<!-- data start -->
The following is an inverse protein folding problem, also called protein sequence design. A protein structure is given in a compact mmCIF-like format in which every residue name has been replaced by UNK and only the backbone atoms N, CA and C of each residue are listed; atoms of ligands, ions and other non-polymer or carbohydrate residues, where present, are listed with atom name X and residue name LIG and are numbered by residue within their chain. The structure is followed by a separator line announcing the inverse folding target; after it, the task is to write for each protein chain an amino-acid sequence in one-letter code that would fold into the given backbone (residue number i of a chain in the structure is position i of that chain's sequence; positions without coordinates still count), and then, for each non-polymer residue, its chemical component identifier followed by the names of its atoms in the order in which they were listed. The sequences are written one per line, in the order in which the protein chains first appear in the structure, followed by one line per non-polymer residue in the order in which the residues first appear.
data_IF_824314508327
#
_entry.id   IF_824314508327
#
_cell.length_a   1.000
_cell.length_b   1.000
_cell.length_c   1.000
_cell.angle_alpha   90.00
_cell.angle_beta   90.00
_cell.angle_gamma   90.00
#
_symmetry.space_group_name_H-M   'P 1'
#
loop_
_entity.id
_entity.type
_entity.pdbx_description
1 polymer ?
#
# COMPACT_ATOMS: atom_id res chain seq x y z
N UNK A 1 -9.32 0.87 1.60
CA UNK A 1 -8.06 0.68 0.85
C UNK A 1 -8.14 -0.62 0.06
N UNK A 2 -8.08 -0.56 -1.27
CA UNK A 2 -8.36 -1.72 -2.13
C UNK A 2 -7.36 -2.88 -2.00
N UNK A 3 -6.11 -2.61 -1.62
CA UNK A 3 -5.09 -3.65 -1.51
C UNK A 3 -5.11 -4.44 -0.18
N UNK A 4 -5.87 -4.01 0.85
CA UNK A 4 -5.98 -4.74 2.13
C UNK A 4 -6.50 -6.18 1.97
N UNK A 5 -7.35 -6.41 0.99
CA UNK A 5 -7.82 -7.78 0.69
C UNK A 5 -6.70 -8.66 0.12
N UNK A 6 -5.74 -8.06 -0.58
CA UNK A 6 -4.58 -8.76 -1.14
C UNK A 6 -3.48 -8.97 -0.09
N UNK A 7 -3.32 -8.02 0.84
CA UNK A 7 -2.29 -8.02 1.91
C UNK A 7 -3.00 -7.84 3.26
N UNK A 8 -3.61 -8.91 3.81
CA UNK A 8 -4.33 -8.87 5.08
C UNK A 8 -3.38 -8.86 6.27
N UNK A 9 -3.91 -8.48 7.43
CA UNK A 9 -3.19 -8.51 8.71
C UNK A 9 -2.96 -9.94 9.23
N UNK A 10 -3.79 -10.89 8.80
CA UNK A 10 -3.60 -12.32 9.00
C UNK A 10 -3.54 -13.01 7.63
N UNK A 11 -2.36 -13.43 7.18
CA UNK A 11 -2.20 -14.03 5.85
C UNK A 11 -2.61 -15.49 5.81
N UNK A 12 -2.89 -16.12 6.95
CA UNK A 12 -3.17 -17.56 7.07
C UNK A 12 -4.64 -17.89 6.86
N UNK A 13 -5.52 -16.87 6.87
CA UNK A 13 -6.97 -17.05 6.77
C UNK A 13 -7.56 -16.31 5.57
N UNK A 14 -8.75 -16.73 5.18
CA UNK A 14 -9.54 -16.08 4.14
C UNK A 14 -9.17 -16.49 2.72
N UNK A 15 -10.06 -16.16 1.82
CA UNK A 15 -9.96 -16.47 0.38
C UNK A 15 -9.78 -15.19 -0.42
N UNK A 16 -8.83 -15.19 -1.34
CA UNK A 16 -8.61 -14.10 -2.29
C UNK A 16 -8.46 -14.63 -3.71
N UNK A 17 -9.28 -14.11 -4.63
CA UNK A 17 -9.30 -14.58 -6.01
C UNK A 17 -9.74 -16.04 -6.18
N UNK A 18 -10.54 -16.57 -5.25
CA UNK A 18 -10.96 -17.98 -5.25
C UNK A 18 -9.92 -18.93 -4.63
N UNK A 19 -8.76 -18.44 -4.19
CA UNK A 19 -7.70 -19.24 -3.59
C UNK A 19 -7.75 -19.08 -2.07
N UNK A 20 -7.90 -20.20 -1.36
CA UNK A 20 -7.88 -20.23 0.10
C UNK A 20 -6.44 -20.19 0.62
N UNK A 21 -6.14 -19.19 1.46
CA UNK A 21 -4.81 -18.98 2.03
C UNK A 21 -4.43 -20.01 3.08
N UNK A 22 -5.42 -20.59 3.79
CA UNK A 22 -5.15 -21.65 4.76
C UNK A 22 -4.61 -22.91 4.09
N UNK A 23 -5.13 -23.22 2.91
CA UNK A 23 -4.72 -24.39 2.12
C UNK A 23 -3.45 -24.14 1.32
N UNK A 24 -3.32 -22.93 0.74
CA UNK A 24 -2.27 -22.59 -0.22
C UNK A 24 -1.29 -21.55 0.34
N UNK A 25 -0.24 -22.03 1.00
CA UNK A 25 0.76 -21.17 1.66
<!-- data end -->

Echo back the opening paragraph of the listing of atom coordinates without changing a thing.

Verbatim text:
The following is an inverse protein folding problem, also called protein sequence design. A protein structure is given in a compact mmCIF-like format in which every residue name has been replaced by UNK and only the backbone atoms N, CA and C of each residue are listed; atoms of ligands, ions and other non-polymer or carbohydrate residues, where present, are listed with atom name X and residue name LIG and are numbered by residue within their chain. The structure is followed by a separator line announcing the inverse folding target; after it, the task is to write for each protein chain an amino-acid sequence in one-letter code that would fold into the given backbone (residue number i of a chain in the structure is position i of that chain's sequence; positions without coordinates still count), and then, for each non-polymer residue, its chemical component identifier followed by the names of its atoms in the order in which they were listed. The sequences are written one per line, in the order in which the protein chains first appear in the structure, followed by one line per non-polymer residue in the order in which the residues first appear.